Fine Art

Master's degree programme, 2 years, Trondheim

Fine Art

– About

bilde

Crystals - artifact
Photo: Lili Zaneta/NTNU

Master of Fine Art

The MFA at Trondheim Academy of Fine Art (KiT) is a two-year study program with a focus on studio work and corresponding theoretical practices. It emphasizes experimentation and multi-disciplinary approaches in the development of artistic projects. Students are offered the possibility to work within a wide range of media and theoretical fields. There is a particular focus on research-based artistic practice and the understanding of art as laboratory. The MFA program prepares the student to develop a professional artistic profile, and to contextualize their work in relation to contemporary theory and historical informed positions. Projects evolve through stages of conceptual and material development towards formal and informal presentation and critical, constructive debate.

KiT is a departent under the Faculty of Architecture and Design at the Norwegian University of Science and Technology (NTNU), and operates both independently and within the University fields of studies.
This unique environment encourages the MFA students to explore the potential for new practices across different disciplines and technologies.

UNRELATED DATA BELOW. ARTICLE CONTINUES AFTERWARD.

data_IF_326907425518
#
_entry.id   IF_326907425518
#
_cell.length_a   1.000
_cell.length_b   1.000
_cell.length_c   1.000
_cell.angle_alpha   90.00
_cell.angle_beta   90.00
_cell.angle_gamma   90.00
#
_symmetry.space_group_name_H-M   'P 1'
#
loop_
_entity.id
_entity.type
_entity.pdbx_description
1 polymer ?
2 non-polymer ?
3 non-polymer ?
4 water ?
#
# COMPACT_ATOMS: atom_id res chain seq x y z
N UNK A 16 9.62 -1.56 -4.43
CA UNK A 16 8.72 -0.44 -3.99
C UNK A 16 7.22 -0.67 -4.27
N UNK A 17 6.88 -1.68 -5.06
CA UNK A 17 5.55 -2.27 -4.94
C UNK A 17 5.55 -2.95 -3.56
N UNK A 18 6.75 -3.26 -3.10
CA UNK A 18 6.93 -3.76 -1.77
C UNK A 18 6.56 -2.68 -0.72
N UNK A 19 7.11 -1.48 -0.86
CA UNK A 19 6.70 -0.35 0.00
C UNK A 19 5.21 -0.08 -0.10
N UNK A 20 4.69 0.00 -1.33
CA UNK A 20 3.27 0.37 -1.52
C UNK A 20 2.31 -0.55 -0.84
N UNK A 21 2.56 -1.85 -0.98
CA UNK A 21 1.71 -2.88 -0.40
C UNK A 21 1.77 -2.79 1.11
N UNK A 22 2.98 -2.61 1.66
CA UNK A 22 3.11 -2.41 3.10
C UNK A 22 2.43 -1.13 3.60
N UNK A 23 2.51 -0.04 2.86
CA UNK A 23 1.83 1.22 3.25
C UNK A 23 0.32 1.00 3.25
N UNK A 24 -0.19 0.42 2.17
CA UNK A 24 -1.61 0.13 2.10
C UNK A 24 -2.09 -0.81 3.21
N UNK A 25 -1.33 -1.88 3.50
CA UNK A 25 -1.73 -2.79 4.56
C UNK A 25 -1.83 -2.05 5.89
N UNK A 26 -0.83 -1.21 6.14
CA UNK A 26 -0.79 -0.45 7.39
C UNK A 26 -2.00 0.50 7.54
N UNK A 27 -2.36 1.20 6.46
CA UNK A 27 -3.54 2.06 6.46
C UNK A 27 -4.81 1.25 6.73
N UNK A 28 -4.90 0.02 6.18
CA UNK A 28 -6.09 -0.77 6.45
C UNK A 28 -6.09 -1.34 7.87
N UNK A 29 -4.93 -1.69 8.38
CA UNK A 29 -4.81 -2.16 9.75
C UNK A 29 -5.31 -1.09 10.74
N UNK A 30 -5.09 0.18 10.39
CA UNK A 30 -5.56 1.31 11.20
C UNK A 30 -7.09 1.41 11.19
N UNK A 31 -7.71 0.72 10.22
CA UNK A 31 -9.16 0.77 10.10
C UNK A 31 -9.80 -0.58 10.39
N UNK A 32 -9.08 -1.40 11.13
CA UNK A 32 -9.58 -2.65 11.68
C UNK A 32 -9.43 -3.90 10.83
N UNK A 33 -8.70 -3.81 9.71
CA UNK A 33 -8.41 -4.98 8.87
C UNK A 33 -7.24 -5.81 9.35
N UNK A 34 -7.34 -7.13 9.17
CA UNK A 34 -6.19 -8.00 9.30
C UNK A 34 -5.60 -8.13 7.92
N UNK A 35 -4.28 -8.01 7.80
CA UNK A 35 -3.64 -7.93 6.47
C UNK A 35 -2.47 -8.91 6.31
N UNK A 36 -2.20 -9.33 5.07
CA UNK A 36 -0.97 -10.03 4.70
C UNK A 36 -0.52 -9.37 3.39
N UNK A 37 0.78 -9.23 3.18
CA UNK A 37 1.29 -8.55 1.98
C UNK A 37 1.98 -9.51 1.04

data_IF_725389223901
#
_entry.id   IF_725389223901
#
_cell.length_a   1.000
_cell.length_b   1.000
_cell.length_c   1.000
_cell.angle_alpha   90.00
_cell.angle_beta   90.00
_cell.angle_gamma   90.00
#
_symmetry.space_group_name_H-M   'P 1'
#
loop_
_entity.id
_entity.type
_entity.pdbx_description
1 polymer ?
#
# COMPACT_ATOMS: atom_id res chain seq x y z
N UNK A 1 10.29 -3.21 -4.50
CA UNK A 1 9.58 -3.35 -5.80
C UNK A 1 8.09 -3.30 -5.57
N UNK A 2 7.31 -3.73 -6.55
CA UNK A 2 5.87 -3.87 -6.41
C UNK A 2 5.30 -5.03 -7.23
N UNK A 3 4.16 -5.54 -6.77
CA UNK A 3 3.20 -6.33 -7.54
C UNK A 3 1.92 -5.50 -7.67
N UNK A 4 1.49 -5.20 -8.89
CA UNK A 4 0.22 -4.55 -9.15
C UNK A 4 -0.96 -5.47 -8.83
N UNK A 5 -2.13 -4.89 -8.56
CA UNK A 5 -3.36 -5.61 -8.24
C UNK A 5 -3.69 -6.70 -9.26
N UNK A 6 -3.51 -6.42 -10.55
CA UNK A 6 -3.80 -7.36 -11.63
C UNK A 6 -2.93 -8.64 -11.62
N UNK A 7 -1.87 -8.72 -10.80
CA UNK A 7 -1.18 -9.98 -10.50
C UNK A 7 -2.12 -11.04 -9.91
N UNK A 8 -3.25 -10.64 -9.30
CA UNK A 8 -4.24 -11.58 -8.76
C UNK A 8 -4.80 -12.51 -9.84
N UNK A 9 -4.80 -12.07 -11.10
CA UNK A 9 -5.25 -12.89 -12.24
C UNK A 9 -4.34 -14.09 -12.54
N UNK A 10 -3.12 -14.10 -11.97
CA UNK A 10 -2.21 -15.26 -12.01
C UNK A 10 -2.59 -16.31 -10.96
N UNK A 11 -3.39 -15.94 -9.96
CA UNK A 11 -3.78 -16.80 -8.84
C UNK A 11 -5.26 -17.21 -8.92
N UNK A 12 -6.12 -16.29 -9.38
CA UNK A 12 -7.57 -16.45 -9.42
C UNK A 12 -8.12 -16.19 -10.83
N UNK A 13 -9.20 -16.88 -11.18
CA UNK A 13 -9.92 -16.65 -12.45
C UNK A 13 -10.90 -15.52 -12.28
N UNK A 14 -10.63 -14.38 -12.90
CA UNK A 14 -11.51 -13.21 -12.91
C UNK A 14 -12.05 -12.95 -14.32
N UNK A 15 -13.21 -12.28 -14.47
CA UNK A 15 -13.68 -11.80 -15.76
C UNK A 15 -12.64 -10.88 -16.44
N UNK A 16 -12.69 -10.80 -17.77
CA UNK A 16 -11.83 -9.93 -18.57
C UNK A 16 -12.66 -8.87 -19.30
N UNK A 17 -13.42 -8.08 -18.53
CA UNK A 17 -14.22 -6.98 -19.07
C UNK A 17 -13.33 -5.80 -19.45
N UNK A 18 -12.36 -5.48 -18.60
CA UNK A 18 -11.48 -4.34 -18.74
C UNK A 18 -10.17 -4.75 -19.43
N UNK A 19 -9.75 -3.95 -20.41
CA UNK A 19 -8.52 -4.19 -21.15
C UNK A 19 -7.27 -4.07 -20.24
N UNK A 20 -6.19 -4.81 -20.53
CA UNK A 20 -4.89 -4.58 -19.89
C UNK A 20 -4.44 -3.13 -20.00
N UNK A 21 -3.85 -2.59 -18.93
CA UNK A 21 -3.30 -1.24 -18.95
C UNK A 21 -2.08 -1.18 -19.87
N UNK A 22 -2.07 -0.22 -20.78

A collaborative course within the Master Program is Art & Common Space; it involves students from the Architecture as well as the Fine Art Department. The course undertakes different lines of research into spatial practices. More information about Art & Common Space

KiT offers each MFA student a large individual studio.
 There is no tuition fee.

For grant opportunities contact the International Office at NTNU

 

Research in Arts

Research in Arts


When art turns climate activist

Can art that literally takes your breath away make you more climate friendly? You can find out yourself if you happen to be in Madrid, at the UN Climate Change Conference, COP 25.
 


Japan’s cuteness phenomenon is hundreds of years old

You’ve seen the pictures and the products: Japanese teenage girls in a pastel little-girl world, and children and adults who love Hello Kitty products. They’re all part of the Japanese kawaii phenomenon, which actually started several hundred years ago.